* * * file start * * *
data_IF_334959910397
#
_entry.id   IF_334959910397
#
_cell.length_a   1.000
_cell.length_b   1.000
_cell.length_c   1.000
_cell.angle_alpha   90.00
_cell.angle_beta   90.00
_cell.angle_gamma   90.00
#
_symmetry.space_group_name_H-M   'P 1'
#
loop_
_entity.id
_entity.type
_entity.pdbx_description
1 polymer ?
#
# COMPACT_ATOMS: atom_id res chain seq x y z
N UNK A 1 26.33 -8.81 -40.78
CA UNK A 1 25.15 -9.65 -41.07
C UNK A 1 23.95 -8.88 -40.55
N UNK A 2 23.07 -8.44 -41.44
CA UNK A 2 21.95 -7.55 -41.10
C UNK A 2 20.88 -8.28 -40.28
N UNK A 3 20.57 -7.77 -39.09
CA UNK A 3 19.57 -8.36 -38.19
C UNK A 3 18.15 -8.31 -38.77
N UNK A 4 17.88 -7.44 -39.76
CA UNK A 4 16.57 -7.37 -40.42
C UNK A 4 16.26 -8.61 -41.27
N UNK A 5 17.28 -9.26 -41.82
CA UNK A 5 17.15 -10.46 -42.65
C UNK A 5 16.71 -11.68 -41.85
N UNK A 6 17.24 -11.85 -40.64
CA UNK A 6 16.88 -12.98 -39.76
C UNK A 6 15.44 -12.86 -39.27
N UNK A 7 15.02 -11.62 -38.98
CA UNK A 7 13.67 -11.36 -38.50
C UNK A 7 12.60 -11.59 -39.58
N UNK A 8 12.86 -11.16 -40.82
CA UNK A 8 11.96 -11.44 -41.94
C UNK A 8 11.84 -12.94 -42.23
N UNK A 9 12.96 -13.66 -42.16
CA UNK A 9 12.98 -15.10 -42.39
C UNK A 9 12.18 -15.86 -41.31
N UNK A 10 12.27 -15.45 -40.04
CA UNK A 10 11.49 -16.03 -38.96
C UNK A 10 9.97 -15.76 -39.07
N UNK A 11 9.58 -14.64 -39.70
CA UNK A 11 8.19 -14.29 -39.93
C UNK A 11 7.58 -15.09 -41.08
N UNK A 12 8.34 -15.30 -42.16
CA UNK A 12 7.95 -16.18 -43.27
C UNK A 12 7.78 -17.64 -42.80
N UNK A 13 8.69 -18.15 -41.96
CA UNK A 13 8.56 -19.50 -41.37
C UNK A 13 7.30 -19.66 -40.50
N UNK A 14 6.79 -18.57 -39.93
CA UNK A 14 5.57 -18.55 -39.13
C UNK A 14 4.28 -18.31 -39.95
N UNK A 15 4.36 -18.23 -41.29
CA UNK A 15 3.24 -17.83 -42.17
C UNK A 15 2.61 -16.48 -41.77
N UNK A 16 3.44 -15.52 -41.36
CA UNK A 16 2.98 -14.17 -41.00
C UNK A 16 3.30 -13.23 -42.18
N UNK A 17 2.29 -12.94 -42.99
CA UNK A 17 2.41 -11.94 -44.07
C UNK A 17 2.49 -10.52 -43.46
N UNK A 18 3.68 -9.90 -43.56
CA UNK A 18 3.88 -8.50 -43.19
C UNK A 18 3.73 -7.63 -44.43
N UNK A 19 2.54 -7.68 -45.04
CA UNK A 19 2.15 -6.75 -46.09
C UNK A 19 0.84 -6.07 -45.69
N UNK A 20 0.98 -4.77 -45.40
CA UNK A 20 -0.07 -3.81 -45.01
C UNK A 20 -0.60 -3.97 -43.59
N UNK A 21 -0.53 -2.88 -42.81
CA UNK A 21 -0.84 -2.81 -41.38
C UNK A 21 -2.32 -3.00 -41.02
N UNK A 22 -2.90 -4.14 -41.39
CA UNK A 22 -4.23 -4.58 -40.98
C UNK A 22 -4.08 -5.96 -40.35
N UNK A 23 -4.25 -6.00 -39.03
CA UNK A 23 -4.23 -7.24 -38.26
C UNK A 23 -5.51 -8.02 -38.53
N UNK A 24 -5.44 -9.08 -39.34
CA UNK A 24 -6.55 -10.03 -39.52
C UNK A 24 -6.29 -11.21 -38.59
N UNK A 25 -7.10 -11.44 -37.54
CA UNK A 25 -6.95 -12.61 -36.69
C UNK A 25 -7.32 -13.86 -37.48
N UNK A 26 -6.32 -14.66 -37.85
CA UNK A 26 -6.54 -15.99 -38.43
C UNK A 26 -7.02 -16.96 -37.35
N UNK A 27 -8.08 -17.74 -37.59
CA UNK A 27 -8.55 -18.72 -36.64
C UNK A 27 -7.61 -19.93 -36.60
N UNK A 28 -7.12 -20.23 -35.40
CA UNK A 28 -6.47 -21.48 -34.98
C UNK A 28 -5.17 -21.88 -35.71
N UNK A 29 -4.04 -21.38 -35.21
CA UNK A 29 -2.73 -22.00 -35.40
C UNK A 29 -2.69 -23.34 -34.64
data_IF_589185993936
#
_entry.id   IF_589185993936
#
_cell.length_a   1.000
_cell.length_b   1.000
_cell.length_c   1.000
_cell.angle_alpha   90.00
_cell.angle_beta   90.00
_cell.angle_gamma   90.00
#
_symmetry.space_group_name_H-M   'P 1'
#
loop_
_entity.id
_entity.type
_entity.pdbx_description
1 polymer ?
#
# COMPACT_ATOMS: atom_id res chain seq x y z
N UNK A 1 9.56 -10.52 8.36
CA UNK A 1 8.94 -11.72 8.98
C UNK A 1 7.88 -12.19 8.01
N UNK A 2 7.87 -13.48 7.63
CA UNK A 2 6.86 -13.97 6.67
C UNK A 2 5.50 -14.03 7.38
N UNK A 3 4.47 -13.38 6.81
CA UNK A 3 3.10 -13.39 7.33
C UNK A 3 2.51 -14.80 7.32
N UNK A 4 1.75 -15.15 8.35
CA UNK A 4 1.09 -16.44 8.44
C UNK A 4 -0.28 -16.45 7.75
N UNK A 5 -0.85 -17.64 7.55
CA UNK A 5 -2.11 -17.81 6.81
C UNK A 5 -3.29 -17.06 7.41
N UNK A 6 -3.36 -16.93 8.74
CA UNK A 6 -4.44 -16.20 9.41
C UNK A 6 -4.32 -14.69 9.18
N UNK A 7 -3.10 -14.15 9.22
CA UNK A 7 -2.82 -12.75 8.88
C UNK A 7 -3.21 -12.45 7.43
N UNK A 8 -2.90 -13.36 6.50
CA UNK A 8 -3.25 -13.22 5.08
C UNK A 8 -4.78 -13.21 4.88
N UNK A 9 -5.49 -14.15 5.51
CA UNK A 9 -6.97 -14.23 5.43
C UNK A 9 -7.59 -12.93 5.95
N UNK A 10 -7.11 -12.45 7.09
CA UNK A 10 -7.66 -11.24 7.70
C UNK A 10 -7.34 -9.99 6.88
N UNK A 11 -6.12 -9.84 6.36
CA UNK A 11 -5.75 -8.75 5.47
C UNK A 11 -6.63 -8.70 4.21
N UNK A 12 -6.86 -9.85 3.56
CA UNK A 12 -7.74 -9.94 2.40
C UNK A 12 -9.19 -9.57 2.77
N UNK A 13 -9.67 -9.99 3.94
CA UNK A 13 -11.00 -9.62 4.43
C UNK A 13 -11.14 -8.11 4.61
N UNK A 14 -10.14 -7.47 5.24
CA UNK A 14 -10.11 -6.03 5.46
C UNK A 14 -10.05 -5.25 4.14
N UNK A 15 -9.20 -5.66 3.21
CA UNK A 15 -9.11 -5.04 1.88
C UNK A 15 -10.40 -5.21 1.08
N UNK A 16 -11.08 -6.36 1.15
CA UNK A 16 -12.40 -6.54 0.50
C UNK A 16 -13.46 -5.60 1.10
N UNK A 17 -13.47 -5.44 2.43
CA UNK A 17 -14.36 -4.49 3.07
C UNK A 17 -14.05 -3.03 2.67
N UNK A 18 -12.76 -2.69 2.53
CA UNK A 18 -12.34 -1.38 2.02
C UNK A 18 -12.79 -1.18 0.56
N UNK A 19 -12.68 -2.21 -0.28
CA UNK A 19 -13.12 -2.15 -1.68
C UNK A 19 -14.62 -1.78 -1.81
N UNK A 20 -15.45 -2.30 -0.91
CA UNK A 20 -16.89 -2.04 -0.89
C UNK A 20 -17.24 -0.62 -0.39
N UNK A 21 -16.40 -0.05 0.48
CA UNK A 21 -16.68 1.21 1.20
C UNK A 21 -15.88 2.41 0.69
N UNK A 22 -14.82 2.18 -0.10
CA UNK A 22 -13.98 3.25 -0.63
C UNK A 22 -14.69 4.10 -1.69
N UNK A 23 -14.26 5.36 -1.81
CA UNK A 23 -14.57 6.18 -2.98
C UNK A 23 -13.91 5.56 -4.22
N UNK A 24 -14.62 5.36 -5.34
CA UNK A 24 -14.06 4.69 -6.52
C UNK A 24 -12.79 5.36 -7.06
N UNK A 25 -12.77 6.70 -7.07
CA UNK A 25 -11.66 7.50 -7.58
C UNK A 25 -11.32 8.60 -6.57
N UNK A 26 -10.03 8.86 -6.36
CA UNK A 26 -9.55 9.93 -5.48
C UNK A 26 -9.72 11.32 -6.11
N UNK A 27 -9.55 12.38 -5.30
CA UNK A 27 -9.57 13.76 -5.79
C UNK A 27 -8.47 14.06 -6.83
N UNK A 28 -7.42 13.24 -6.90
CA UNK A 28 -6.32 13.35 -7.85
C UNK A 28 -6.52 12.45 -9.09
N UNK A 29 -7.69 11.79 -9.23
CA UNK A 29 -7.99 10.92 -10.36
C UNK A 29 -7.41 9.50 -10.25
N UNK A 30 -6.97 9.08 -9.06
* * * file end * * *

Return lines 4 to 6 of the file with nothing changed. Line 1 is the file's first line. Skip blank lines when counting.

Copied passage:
#
_cell.length_a   1.000
_cell.length_b   1.000